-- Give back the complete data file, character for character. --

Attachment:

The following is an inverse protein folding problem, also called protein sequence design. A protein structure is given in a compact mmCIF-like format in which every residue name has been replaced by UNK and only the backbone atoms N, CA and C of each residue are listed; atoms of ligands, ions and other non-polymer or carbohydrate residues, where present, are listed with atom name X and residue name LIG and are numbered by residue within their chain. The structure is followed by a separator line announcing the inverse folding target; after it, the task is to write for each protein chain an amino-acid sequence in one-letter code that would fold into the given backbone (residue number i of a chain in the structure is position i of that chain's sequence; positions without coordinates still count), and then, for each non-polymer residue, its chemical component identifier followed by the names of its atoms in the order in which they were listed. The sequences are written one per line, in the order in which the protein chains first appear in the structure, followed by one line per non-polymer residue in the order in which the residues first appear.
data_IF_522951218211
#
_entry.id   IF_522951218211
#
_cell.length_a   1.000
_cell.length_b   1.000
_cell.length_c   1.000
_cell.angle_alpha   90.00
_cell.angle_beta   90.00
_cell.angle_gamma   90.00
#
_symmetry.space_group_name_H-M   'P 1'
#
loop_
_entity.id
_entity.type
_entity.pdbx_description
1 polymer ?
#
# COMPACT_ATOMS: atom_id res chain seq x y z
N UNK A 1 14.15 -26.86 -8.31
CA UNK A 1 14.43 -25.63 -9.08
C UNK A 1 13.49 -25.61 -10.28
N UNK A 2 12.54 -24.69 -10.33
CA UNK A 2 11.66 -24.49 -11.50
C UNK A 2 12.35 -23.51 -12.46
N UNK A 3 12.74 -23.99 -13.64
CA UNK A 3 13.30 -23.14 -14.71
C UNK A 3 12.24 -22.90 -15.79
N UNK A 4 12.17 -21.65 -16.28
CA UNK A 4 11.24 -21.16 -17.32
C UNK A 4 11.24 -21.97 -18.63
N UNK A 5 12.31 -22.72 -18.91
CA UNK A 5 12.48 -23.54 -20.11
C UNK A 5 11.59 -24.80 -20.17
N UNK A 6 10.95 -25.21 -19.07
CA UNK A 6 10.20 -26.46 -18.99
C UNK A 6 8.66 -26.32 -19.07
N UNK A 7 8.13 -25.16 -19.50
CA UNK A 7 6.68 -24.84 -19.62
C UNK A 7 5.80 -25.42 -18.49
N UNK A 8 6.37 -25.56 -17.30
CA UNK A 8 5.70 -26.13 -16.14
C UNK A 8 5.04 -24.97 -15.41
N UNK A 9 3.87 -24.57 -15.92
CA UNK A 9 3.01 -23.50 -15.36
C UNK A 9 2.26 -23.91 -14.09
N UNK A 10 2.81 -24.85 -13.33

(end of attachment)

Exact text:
The following is an inverse protein folding problem, also called protein sequence design. A protein structure is given in a compact mmCIF-like format in which every residue name has been replaced by UNK and only the backbone atoms N, CA and C of each residue are listed; atoms of ligands, ions and other non-polymer or carbohydrate residues, where present, are listed with atom name X and residue name LIG and are numbered by residue within their chain. The structure is followed by a separator line announcing the inverse folding target; after it, the task is to write for each protein chain an amino-acid sequence in one-letter code that would fold into the given backbone (residue number i of a chain in the structure is position i of that chain's sequence; positions without coordinates still count), and then, for each non-polymer residue, its chemical component identifier followed by the names of its atoms in the order in which they were listed. The sequences are written one per line, in the order in which the protein chains first appear in the structure, followed by one line per non-polymer residue in the order in which the residues first appear.
data_IF_522951218211
#
_entry.id   IF_522951218211
#
_cell.length_a   1.000
_cell.length_b   1.000
_cell.length_c   1.000
_cell.angle_alpha   90.00
_cell.angle_beta   90.00
_cell.angle_gamma   90.00
#
_symmetry.space_group_name_H-M   'P 1'
#
loop_
_entity.id
_entity.type
_entity.pdbx_description
1 polymer ?
#
# COMPACT_ATOMS: atom_id res chain seq x y z
N UNK A 1 14.15 -26.86 -8.31
CA UNK A 1 14.43 -25.63 -9.08
C UNK A 1 13.49 -25.61 -10.28
N UNK A 2 12.54 -24.69 -10.33
CA UNK A 2 11.66 -24.49 -11.50
C UNK A 2 12.35 -23.51 -12.46
N UNK A 3 12.74 -23.99 -13.64
CA UNK A 3 13.30 -23.14 -14.71
C UNK A 3 12.24 -22.90 -15.79
N UNK A 4 12.17 -21.65 -16.28
CA UNK A 4 11.24 -21.16 -17.32
C UNK A 4 11.24 -21.97 -18.63
N UNK A 5 12.31 -22.72 -18.91
CA UNK A 5 12.48 -23.54 -20.11
C UNK A 5 11.59 -24.80 -20.17
N UNK A 6 10.95 -25.21 -19.07
CA UNK A 6 10.20 -26.46 -18.99
C UNK A 6 8.66 -26.32 -19.07
N UNK A 7 8.13 -25.16 -19.50
CA UNK A 7 6.68 -24.84 -19.62
C UNK A 7 5.80 -25.42 -18.49
N UNK A 8 6.37 -25.56 -17.30
CA UNK A 8 5.70 -26.13 -16.14
C UNK A 8 5.04 -24.97 -15.41
N UNK A 9 3.87 -24.57 -15.92
CA UNK A 9 3.01 -23.50 -15.36
C UNK A 9 2.26 -23.91 -14.09
N UNK A 10 2.81 -24.85 -13.33